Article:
CtrlMovie

During 20th Century Fox’s presentation at CinemaCon this morning in Las Vegas, the studio announced that they’re licensing something called CtrlMovie, an interactive technology that gives audiences “the opportunity to interact and collaborate with a story in a brand new way, actually allowing them to choose what happens next and see the consequences of those choices play out on the big screen.” The studio is developing a Choose Your Own Adventure movie that will use that technology. Read more about it below.

Despite the Fox executive on stage referring to this as “our latest innovation,” CtrlMovie is not new. In fact, it’s been around for years. You can visit their official website for more information, but this trailer for a project called Late Shift from 2016 gives us a good sense of how the Kino Industries technology works:

The studio announced that they’re developing a Choose Your Own Adventure film based on the wildly popular book series, and the movie will be produced by John Davis and John Fox at Davis Entertainment (The Predator, Game Night), Greg Berlanti and Sarah Schechter at Berlanti Productions (Green Lantern, Arrow, Supergirl) and Shannon Gilligan of Chooseco, the publishers of the books.

Remember, CinemaCon is a convention for theater owners and exhibitors. /Film’s Peter Sciretta was in the room during this presentation, and he tells us that the reaction from those owners was mixed and not exactly enthusiastic. That’s not too surprising, considering exhibitors are very resistant to change and this is such a drastic departure from the way audiences normally watch movies in theaters. To participate in these experiences, audiences will need to download an app and vote on options for the story as it progresses. It’s being pitched for all genres, from action films to dramas to rom-coms.

And again, despite this being hailed as an innovation, this technology was around long before CtrlMovie existed. In 1995, Back to the Future co-writer Bob Gale wrote and co-directed a movie called Mr. Payback, an interactive film that required audiences to vote for options in the story using joysticks that were attached to the armrests in the theater seats. Roger Ebert did not have kind things to say about it in his review:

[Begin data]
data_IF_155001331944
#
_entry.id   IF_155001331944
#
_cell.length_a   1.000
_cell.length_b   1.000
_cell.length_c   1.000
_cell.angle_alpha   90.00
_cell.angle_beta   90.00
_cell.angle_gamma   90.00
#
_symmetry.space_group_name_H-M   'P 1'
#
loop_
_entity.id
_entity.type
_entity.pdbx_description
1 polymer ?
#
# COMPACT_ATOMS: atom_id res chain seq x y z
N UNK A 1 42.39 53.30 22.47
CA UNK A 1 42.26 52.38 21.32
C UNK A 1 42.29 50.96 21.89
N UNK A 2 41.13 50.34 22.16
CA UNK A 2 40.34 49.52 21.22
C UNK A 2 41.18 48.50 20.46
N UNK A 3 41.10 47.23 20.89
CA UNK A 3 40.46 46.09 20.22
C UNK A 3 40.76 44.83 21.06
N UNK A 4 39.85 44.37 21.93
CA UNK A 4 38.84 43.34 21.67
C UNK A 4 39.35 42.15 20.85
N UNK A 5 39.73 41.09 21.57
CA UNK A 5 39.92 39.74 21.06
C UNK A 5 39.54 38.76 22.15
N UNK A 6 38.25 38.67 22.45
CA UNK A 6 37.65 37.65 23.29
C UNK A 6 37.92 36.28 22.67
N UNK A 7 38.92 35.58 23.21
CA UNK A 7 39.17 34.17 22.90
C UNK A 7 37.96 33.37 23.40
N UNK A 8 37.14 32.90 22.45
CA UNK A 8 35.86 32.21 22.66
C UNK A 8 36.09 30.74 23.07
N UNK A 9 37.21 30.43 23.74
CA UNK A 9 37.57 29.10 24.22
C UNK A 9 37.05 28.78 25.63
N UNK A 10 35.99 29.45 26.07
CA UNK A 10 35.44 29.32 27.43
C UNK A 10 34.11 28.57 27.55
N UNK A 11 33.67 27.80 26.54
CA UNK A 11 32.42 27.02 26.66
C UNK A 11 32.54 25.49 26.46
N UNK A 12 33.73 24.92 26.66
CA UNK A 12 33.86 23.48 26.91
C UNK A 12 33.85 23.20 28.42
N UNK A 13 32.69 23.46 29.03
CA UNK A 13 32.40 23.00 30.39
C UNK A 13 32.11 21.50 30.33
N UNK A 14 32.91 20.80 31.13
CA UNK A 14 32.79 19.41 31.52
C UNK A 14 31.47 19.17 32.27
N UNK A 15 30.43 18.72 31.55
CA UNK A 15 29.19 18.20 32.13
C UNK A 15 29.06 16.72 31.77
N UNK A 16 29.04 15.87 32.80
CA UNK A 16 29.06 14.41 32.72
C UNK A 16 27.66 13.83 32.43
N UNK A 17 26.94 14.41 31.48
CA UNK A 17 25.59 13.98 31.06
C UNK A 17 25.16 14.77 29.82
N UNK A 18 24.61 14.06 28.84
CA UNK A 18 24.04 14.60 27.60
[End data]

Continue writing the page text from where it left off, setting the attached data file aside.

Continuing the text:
I went to see “Mr. Payback” with an open mind. I knew it would not be a “movie” as I understand the word, because movies act on you and absorb you in their stories. An “interfilm,” as they call this new medium, is like a cross between a video game and a CD-ROM game, and according to Bob Bejan, president and CEO of Interfilm Inc., “suspension of disbelief comes when you begin to believe you’re in control.” I never believed I was in control. If I had been in control, I would have ended the projection and advised Bejan to go back to the drawing board. While an interactive movie might in theory be an entertaining experience, “Mr. Payback” was so offensive and yokel-brained that being raised in a barn might almost be required of its audiences.

It somehow seems inevitable that a major studio would attempt to incorporate this technology into the theatrical experience now. But as much as I don’t want to be the equivalent of the person who was shouting about the sanctity of silent pictures during the dawn of the “talkies,” there’s something about this concept that feels wrong. I don’t want to be on my phone when I’m sitting in a theater, messing with an app like I’m playing the world’s most boring video game. I want to watch a damn movie. Whatever Choose Your Own Adventure is or is going to be, it doesn’t sound like a movie.

Update: Since the original publication of this article, we received a press release that clarified some details that were murky in the actual CinemaCon presentation. Those clarifications are now reflected in the article.

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